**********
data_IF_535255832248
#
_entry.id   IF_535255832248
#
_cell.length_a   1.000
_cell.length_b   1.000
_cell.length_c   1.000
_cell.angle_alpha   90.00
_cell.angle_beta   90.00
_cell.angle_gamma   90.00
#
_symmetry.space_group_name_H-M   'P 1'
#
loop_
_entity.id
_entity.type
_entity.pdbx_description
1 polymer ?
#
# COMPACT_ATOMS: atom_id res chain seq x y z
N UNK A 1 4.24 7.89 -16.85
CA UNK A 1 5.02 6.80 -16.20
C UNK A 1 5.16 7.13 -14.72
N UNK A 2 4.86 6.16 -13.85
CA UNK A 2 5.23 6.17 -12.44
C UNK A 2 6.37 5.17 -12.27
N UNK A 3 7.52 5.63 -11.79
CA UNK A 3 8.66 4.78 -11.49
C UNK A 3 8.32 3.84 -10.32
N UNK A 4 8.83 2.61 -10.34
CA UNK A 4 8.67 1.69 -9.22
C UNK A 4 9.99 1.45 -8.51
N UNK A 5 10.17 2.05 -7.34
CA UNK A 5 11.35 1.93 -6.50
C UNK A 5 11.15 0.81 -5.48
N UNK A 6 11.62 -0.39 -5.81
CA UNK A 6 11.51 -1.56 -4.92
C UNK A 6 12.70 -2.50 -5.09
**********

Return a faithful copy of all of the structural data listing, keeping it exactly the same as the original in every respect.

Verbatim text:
data_IF_535255832248
#
_entry.id   IF_535255832248
#
_cell.length_a   1.000
_cell.length_b   1.000
_cell.length_c   1.000
_cell.angle_alpha   90.00
_cell.angle_beta   90.00
_cell.angle_gamma   90.00
#
_symmetry.space_group_name_H-M   'P 1'
#
loop_
_entity.id
_entity.type
_entity.pdbx_description
1 polymer ?
#
# COMPACT_ATOMS: atom_id res chain seq x y z
N UNK A 1 4.24 7.89 -16.85
CA UNK A 1 5.02 6.80 -16.20
C UNK A 1 5.16 7.13 -14.72
N UNK A 2 4.86 6.16 -13.85
CA UNK A 2 5.23 6.17 -12.44
C UNK A 2 6.37 5.17 -12.27
N UNK A 3 7.52 5.63 -11.79
CA UNK A 3 8.66 4.78 -11.49
C UNK A 3 8.32 3.84 -10.32
N UNK A 4 8.83 2.61 -10.34
CA UNK A 4 8.67 1.69 -9.22
C UNK A 4 9.99 1.45 -8.51
N UNK A 5 10.17 2.05 -7.34
CA UNK A 5 11.35 1.93 -6.50
C UNK A 5 11.15 0.81 -5.48
N UNK A 6 11.62 -0.39 -5.81
CA UNK A 6 11.51 -1.56 -4.92
C UNK A 6 12.70 -2.50 -5.09